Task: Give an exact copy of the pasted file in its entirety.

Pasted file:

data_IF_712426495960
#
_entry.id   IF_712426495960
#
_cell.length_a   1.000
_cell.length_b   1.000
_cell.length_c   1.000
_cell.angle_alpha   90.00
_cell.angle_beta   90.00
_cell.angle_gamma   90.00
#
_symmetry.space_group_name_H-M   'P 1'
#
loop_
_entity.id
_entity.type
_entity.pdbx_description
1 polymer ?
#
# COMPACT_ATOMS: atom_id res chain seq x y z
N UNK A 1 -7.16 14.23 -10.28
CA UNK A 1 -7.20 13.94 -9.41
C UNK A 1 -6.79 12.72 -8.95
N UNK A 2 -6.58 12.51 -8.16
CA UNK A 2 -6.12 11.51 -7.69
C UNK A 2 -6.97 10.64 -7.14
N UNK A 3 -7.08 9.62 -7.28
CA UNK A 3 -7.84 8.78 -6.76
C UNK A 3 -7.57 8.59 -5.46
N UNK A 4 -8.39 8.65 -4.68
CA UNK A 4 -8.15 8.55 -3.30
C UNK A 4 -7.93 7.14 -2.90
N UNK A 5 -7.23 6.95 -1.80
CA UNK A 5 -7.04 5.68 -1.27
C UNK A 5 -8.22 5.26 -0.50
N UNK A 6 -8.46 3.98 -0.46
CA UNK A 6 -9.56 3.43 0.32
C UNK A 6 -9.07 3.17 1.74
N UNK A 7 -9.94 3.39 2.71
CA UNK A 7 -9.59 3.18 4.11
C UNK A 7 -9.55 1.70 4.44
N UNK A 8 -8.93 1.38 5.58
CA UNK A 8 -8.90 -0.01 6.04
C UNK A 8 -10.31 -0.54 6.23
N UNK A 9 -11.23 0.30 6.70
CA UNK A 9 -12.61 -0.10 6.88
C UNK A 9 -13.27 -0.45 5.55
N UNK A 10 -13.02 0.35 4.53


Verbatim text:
data_IF_712426495960
#
_entry.id   IF_712426495960
#
_cell.length_a   1.000
_cell.length_b   1.000
_cell.length_c   1.000
_cell.angle_alpha   90.00
_cell.angle_beta   90.00
_cell.angle_gamma   90.00
#
_symmetry.space_group_name_H-M   'P 1'
#
loop_
_entity.id
_entity.type
_entity.pdbx_description
1 polymer ?
#
# COMPACT_ATOMS: atom_id res chain seq x y z
N UNK A 1 -7.16 14.23 -10.28
CA UNK A 1 -7.20 13.94 -9.41
C UNK A 1 -6.79 12.72 -8.95
N UNK A 2 -6.58 12.51 -8.16
CA UNK A 2 -6.12 11.51 -7.69
C UNK A 2 -6.97 10.64 -7.14
N UNK A 3 -7.08 9.62 -7.28
CA UNK A 3 -7.84 8.78 -6.76
C UNK A 3 -7.57 8.59 -5.46
N UNK A 4 -8.39 8.65 -4.68
CA UNK A 4 -8.15 8.55 -3.30
C UNK A 4 -7.93 7.14 -2.90
N UNK A 5 -7.23 6.95 -1.80
CA UNK A 5 -7.04 5.68 -1.27
C UNK A 5 -8.22 5.26 -0.50
N UNK A 6 -8.46 3.98 -0.46
CA UNK A 6 -9.56 3.43 0.32
C UNK A 6 -9.07 3.17 1.74
N UNK A 7 -9.94 3.39 2.71
CA UNK A 7 -9.59 3.18 4.11
C UNK A 7 -9.55 1.70 4.44
N UNK A 8 -8.93 1.38 5.58
CA UNK A 8 -8.90 -0.01 6.04
C UNK A 8 -10.31 -0.54 6.23
N UNK A 9 -11.23 0.30 6.70
CA UNK A 9 -12.61 -0.10 6.88
C UNK A 9 -13.27 -0.45 5.55
N UNK A 10 -13.02 0.35 4.53